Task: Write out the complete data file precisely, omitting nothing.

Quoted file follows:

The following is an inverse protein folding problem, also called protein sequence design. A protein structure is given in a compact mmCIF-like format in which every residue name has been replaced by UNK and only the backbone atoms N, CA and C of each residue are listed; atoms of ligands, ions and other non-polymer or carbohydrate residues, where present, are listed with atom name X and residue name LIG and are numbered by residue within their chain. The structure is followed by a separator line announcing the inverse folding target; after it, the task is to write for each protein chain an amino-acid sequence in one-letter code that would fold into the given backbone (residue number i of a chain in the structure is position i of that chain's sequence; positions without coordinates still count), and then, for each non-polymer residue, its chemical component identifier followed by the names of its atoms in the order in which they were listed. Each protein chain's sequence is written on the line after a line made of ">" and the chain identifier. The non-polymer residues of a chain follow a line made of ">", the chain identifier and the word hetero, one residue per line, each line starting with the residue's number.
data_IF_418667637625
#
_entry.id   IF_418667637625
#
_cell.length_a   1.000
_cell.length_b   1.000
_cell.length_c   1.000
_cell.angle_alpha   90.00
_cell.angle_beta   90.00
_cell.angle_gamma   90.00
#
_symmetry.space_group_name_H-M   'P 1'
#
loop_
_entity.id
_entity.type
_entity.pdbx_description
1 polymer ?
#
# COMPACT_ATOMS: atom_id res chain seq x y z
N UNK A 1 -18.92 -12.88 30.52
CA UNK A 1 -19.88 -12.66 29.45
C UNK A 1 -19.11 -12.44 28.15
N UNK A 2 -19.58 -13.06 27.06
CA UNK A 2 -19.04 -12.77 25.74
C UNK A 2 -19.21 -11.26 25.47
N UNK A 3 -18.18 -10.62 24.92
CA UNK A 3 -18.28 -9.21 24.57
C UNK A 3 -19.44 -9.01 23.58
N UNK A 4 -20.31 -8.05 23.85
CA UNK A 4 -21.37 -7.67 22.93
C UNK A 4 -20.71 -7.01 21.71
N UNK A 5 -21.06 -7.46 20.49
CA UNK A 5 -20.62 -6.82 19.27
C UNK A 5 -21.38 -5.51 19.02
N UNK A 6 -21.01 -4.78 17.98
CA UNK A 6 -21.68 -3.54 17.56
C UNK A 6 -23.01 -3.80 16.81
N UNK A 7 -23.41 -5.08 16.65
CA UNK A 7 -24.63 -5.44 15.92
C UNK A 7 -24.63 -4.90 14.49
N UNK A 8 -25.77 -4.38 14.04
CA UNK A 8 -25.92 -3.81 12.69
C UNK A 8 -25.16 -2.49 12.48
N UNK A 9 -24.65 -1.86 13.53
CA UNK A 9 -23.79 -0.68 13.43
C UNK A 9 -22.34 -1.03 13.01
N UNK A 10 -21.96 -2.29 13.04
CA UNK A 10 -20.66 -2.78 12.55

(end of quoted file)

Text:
The following is an inverse protein folding problem, also called protein sequence design. A protein structure is given in a compact mmCIF-like format in which every residue name has been replaced by UNK and only the backbone atoms N, CA and C of each residue are listed; atoms of ligands, ions and other non-polymer or carbohydrate residues, where present, are listed with atom name X and residue name LIG and are numbered by residue within their chain. The structure is followed by a separator line announcing the inverse folding target; after it, the task is to write for each protein chain an amino-acid sequence in one-letter code that would fold into the given backbone (residue number i of a chain in the structure is position i of that chain's sequence; positions without coordinates still count), and then, for each non-polymer residue, its chemical component identifier followed by the names of its atoms in the order in which they were listed. Each protein chain's sequence is written on the line after a line made of ">" and the chain identifier. The non-polymer residues of a chain follow a line made of ">", the chain identifier and the word hetero, one residue per line, each line starting with the residue's number.
data_IF_418667637625
#
_entry.id   IF_418667637625
#
_cell.length_a   1.000
_cell.length_b   1.000
_cell.length_c   1.000
_cell.angle_alpha   90.00
_cell.angle_beta   90.00
_cell.angle_gamma   90.00
#
_symmetry.space_group_name_H-M   'P 1'
#
loop_
_entity.id
_entity.type
_entity.pdbx_description
1 polymer ?
#
# COMPACT_ATOMS: atom_id res chain seq x y z
N UNK A 1 -18.92 -12.88 30.52
CA UNK A 1 -19.88 -12.66 29.45
C UNK A 1 -19.11 -12.44 28.15
N UNK A 2 -19.58 -13.06 27.06
CA UNK A 2 -19.04 -12.77 25.74
C UNK A 2 -19.21 -11.26 25.47
N UNK A 3 -18.18 -10.62 24.92
CA UNK A 3 -18.28 -9.21 24.57
C UNK A 3 -19.44 -9.01 23.58
N UNK A 4 -20.31 -8.05 23.85
CA UNK A 4 -21.37 -7.67 22.93
C UNK A 4 -20.71 -7.01 21.71
N UNK A 5 -21.06 -7.46 20.49
CA UNK A 5 -20.62 -6.82 19.27
C UNK A 5 -21.38 -5.51 19.02
N UNK A 6 -21.01 -4.78 17.98
CA UNK A 6 -21.68 -3.54 17.56
C UNK A 6 -23.01 -3.80 16.81
N UNK A 7 -23.41 -5.08 16.65
CA UNK A 7 -24.63 -5.44 15.92
C UNK A 7 -24.63 -4.90 14.49
N UNK A 8 -25.77 -4.38 14.04
CA UNK A 8 -25.92 -3.81 12.69
C UNK A 8 -25.16 -2.49 12.48
N UNK A 9 -24.65 -1.86 13.53
CA UNK A 9 -23.79 -0.68 13.43
C UNK A 9 -22.34 -1.03 13.01
N UNK A 10 -21.96 -2.29 13.04
CA UNK A 10 -20.66 -2.78 12.55